Rapid Prototyping vs The Herd Mentality

Discussion in 'NZ Computing' started by Lawrence D'Oliveiro, Jan 16, 2010.

  1. <http://blogs.zdnet.com/Murphy/?p=1757>:

    The striking thing about the exercise was that an easy majority have
    moved the database for this to MySQL on Linux with holdouts on Solaris
    (mostly also MySQL), HP-UX, and various Microsoft configurations - but
    the unexpected thing was that none of the Unix people had any difficulty
    either understanding it or doing it; while the Wintel people equally
    unanimously wanted meetings, paperwork, “a better understanding of the
    requirementsâ€, and in something like three out of four cases additional
    monies from their bosses before they could see about getting it done.

    The Unix/Linux environment encourages experimentation and the quick throwing
    together of informal, yet quite functional solutions. Contrast this with the
    Java/Dotnet mentality, where a rigid class hierarchy reflects equally rigid
    management structures, and decisions have to be approved in a top-down
    manner, otherwise things simply cannot proceed.
     
    Lawrence D'Oliveiro, Jan 16, 2010
    #1
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  2. Lawrence D'Oliveiro

    Sweetpea Guest

    On Sun, 17 Jan 2010 00:53:18 +1300, Lawrence D'Oliveiro wrote:

    > The Unix/Linux environment encourages experimentation and the quick
    > throwing together of informal, yet quite functional solutions. Contrast
    > this with the Java/Dotnet mentality, where a rigid class hierarchy
    > reflects equally rigid management structures, and decisions have to be
    > approved in a top-down manner, otherwise things simply cannot proceed.


    In an enterprise environment it is expected that any alteration to a server, or to an application or
    database hosted on a server, should be approved by the owner of that resource before that alteration is
    implemented.

    You seem unaware of this requirement.


    --
    "Filtering the Internet is like trying to boil the ocean"
     
    Sweetpea, Jan 16, 2010
    #2
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  3. Lawrence D'Oliveiro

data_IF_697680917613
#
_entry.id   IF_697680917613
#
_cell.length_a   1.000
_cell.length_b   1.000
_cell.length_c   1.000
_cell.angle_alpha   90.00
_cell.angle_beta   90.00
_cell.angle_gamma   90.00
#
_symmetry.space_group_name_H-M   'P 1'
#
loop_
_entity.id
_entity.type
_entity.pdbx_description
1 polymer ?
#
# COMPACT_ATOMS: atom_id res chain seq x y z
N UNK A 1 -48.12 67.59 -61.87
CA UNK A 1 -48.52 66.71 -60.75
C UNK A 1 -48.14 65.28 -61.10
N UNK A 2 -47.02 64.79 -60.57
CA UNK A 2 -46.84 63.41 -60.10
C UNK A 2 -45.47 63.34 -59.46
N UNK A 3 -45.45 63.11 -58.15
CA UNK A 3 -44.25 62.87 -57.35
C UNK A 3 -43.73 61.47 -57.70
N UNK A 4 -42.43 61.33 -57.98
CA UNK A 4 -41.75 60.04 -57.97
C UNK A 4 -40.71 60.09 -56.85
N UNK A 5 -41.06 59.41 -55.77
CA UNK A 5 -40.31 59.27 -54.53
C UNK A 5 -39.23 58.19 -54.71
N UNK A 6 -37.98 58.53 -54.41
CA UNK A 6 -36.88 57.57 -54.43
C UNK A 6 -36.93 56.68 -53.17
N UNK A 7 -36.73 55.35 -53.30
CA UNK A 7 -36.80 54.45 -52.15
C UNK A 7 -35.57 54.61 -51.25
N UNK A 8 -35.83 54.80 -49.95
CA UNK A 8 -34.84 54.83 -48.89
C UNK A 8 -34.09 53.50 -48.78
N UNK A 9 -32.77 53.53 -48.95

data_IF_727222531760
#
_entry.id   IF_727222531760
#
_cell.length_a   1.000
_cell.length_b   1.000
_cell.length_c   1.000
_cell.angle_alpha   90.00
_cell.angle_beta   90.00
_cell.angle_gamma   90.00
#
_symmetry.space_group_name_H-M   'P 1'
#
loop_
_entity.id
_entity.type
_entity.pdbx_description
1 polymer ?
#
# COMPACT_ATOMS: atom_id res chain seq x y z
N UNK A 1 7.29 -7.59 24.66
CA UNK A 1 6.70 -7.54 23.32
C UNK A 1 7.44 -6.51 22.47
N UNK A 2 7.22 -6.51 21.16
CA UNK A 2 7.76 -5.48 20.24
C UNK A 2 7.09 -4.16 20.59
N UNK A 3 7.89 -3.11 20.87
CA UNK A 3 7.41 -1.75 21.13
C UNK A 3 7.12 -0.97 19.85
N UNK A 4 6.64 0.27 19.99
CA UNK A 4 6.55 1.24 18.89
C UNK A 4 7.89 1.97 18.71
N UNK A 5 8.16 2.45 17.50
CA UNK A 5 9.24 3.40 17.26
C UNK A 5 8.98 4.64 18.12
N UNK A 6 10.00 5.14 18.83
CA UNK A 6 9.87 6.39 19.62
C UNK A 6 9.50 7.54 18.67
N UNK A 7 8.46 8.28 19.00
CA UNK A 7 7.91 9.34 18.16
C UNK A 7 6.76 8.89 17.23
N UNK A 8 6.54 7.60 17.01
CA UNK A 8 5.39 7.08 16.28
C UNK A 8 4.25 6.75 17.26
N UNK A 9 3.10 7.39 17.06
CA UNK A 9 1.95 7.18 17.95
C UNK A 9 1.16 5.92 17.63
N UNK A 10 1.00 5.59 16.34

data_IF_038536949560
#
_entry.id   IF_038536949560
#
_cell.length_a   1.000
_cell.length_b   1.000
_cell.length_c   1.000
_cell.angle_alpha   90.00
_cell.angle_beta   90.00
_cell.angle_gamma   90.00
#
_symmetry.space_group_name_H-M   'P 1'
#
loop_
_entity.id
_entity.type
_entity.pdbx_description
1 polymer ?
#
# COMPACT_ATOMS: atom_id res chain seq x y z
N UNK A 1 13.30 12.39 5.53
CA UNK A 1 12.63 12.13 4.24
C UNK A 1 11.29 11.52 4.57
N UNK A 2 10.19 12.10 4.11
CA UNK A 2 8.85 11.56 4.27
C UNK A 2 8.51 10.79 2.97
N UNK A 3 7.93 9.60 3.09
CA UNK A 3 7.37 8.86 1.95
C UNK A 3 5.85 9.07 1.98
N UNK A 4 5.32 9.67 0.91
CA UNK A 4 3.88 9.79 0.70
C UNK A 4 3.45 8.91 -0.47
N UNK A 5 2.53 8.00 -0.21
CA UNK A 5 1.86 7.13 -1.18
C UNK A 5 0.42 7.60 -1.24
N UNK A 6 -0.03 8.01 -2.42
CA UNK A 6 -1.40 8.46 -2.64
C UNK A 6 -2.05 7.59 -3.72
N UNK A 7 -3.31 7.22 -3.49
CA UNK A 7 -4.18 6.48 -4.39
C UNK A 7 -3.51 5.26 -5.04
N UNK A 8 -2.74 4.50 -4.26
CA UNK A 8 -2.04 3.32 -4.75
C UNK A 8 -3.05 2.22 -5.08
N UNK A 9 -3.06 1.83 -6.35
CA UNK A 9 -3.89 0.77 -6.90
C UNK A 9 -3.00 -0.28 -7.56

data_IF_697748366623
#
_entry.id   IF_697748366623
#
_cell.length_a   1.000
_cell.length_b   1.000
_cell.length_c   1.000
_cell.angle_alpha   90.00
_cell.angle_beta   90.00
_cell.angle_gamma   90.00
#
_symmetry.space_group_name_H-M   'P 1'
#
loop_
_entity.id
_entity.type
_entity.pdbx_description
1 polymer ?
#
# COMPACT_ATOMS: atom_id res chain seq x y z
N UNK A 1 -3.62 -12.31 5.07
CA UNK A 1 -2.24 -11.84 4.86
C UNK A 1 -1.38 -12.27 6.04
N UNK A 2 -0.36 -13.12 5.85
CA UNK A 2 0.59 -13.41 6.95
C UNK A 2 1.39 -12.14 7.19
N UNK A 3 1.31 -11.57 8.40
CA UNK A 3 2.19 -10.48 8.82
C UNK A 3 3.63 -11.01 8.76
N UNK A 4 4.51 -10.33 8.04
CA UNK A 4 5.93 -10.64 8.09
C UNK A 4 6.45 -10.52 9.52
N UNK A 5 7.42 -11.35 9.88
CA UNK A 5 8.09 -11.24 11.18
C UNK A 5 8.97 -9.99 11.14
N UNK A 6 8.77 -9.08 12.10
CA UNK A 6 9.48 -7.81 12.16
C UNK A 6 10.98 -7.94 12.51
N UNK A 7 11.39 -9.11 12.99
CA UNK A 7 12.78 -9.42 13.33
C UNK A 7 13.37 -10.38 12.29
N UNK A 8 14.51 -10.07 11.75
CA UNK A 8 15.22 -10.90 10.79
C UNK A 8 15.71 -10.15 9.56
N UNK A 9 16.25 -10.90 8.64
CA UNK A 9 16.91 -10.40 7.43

Enkidu Guest

    Lawrence D'Oliveiro wrote:
    > <http://blogs.zdnet.com/Murphy/?p=1757>:
    >
    > The striking thing about the exercise was that an easy majority have
    > moved the database for this to MySQL on Linux with holdouts on
    > Solaris (mostly also MySQL), HP-UX, and various Microsoft
    > configurations - but the unexpected thing was that none of the Unix
    > people had any difficulty either understanding it or doing it; while
    > the Wintel people equally unanimously wanted meetings, paperwork, “a
    > better understanding of the requirementsâ€, and in something like
    > three out of four cases additional monies from their bosses before
    > they could see about getting it done.
    >
    > The Unix/Linux environment encourages experimentation and the quick
    > throwing together of informal, yet quite functional solutions.
    >

    This is the wrong way of doing things. "quick throwing together of
    informal, yet quite functional solutions", is not the way to develop
    stable maintainable systems.
    >
    > Contrast this with the Java/Dotnet mentality, where a rigid class
    > hierarchy reflects equally rigid management structures, and decisions
    > have to be approved in a top-down manner, otherwise things simply
    > cannot proceed.
    >

    This is the way that things should be done. Like it or not, if you are
    going to do professional development of programs and suites which work
    together well, have few bugs, need less maintenance and have been
    properly checked and tested this is the way that you must do things.

    Cheers,

    Cliff

    --

    The Internet is interesting in that although the nicknames may change,
    the same old personalities show through.
     
    Enkidu, Jan 16, 2010
    #3
  4. Lawrence D'Oliveiro

    Enkidu Guest

    Sweetpea wrote:
    > On Sun, 17 Jan 2010 00:53:18 +1300, Lawrence D'Oliveiro wrote:
    >
    >> The Unix/Linux environment encourages experimentation and the quick
    >> throwing together of informal, yet quite functional solutions.
    >> Contrast this with the Java/Dotnet mentality, where a rigid class
    >> hierarchy reflects equally rigid management structures, and
    >> decisions have to be approved in a top-down manner, otherwise
    >> things simply cannot proceed.

    >
    > In an enterprise environment it is expected that any alteration to a
    > server, or to an application or database hosted on a server, should
    > be approved by the owner of that resource before that alteration is